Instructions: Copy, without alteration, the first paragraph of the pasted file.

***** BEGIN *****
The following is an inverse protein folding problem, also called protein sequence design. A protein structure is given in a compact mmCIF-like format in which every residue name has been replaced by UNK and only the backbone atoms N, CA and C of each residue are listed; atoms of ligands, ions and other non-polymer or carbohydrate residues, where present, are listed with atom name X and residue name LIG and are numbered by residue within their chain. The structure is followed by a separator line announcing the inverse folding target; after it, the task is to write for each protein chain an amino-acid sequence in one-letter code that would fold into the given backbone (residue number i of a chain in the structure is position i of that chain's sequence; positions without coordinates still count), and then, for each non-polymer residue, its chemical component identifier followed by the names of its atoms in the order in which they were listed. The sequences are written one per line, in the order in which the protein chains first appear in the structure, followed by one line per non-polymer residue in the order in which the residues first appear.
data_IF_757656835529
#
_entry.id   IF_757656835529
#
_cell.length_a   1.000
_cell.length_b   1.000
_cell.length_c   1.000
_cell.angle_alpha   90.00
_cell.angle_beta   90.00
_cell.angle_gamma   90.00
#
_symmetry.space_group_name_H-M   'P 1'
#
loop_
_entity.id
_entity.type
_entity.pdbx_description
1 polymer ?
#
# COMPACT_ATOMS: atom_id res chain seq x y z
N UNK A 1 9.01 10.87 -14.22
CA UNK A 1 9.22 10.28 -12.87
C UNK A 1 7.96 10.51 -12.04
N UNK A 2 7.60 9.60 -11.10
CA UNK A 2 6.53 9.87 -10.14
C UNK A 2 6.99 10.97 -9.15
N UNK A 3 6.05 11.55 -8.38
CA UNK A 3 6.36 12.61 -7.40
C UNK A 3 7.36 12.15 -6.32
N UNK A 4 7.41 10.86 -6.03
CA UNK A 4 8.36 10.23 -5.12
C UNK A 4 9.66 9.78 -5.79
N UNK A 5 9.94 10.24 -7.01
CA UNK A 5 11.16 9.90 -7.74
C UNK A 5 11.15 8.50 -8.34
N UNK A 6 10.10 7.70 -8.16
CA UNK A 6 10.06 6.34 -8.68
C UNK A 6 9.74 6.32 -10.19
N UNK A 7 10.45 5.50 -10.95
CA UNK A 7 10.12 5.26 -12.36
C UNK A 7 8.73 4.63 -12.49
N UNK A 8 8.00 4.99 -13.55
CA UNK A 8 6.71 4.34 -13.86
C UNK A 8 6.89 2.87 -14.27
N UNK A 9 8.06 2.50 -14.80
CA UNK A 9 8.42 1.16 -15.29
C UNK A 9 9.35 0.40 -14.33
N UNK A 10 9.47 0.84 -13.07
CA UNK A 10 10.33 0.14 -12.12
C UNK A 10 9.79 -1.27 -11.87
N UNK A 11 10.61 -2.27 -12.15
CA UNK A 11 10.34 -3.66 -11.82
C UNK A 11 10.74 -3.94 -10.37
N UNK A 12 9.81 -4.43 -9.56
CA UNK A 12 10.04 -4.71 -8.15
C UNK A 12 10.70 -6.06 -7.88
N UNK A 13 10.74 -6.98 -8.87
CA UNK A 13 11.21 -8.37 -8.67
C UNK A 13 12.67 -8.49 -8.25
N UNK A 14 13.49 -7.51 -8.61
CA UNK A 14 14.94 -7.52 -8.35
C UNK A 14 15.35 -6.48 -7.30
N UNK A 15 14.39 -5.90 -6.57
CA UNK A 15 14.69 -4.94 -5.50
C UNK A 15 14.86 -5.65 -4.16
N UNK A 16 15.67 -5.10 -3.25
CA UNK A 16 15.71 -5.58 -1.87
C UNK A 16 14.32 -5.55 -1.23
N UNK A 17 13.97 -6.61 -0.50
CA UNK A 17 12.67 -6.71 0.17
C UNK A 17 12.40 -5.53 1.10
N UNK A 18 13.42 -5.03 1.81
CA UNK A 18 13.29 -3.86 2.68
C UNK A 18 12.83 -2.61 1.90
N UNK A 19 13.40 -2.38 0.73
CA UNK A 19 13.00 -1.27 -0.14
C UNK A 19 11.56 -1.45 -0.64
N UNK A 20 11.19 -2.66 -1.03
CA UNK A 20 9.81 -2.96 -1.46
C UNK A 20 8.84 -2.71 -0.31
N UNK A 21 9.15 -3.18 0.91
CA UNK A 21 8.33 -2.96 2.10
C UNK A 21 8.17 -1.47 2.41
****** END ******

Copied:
The following is an inverse protein folding problem, also called protein sequence design. A protein structure is given in a compact mmCIF-like format in which every residue name has been replaced by UNK and only the backbone atoms N, CA and C of each residue are listed; atoms of ligands, ions and other non-polymer or carbohydrate residues, where present, are listed with atom name X and residue name LIG and are numbered by residue within their chain. The structure is followed by a separator line announcing the inverse folding target; after it, the task is to write for each protein chain an amino-acid sequence in one-letter code that would fold into the given backbone (residue number i of a chain in the structure is position i of that chain's sequence; positions without coordinates still count), and then, for each non-polymer residue, its chemical component identifier followed by the names of its atoms in the order in which they were listed. The sequences are written one per line, in the order in which the protein chains first appear in the structure, followed by one line per non-polymer residue in the order in which the residues first appear.